Guide to driving on motorways
heycar editorial team
- We explain all you need to know about driving on motorways
- Is there a minimum motorway speed limit?
- Find out what different coloured road studs mean
Driving on the motorway is a fact of motoring life for all of us. Up to a fifth of drivers regularly use our motorway network and it is continually evolving. In 2018, learner drivers were allowed onto motorways, and smart motorways are continuously being rolled out across the country.
Read on for some top tips on how to drive on the motorway and learn about what you should do if you breakdown, on both regular and smart motorways.
What are the lanes on a motorway for?
Most of Britain’s 2300 miles of motorway are three lanes wide. It’s easy to think of them as the fast lane, middle lane and slow lane. But driving experts such as the police and motoring organisations like the AA prefer that they’re called lanes one, two and three.
Lane one is the furthest to the left, next to the hard shoulder. It’s the lane we should be in if the road is clear, whatever speed we’re travelling at. Lane two is in the middle. This is an overtaking lane for getting past cars in lane one. And lane three, the one nearest the central reservation, is for overtaking cars in lane two.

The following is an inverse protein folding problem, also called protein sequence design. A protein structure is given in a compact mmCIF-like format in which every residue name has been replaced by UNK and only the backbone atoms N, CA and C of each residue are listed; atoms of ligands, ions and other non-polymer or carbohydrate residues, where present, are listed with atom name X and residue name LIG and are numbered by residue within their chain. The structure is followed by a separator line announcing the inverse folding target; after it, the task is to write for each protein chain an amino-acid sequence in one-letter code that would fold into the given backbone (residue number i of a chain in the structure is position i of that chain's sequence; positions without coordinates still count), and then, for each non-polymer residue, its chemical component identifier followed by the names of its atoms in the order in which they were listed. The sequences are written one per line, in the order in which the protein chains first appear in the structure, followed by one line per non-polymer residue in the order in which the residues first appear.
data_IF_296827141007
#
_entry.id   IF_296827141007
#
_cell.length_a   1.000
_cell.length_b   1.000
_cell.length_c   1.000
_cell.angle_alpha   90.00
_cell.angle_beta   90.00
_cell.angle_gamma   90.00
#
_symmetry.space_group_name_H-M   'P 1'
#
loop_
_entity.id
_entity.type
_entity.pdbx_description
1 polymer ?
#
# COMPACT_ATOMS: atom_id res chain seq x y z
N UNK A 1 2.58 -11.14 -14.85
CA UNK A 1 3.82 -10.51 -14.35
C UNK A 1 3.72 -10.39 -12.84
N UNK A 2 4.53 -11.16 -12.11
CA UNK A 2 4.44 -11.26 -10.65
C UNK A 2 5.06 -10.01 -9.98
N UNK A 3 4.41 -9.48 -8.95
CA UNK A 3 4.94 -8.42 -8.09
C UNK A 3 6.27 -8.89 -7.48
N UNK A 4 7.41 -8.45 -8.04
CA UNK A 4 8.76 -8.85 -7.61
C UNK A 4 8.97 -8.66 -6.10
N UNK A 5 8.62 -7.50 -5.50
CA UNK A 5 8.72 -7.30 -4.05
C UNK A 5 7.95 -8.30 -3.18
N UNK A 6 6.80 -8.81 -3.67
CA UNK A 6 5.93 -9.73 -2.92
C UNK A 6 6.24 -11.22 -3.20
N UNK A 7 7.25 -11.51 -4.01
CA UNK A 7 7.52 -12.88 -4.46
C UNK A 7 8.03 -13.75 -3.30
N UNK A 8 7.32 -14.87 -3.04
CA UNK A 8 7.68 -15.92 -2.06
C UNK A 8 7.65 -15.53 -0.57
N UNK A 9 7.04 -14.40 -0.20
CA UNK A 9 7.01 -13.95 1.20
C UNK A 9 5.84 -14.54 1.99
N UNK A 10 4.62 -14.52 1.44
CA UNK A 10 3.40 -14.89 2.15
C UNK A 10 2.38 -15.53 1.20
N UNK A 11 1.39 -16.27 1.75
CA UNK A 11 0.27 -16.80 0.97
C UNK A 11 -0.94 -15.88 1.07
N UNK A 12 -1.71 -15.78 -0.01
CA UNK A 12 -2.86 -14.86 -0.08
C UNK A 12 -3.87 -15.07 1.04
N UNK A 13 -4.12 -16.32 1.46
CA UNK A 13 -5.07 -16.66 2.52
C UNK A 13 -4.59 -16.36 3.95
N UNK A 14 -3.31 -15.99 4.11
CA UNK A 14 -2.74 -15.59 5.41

After passing slower moving cars, we should always move to the left if the road is clear, according to the experts. Drivers are advised to always use their indicators to show what they’re planning to do.
Which vehicles can use which lanes?
There are some vehicles that can’t use lane three of the motorway. These are trucks that are heavier than 7.5 tonnes, a goods vehicle that’s between 3.5 and 7.5 tonnes and has a speed limiter, any vehicle towing a trailer and any speed-limited vehicle that carries more than eight people.
There are also vehicles that can’t use the motorway altogether, usually because they’re deemed too slow. The Highway Code lists these in detail.
What the different coloured lane studs mean
The markers between lanes on motorways are designed to help drivers when visibility is poor. There are red studs between the main carriageway and the hard shoulder. White studs split the lanes up while orange studs mark the boundary between lane 3 and the central reservation. There are green studs on motorway slip roads.
Motorway speed limits
The speed limit on the motorway is 70mph. There is no minimum speed limit, although the police might want a word if you’re travelling at 35mph.
The big signs on gantries above the roads that show speed limits with orange flashing lights around them are advisories. You can’t be fined if you ignore them. However, you can if you ignore a speed limit sign surrounded by a red ring.
Variable speed limits are a new addition to the UK’s motorways. The thinking is that by slowing traffic slightly during busy times, it makes it easier to keep the flow at a constant speed. In turn this is supposed to cut down on those phantom traffic jams when the traffic comes to a halt for no apparent reason.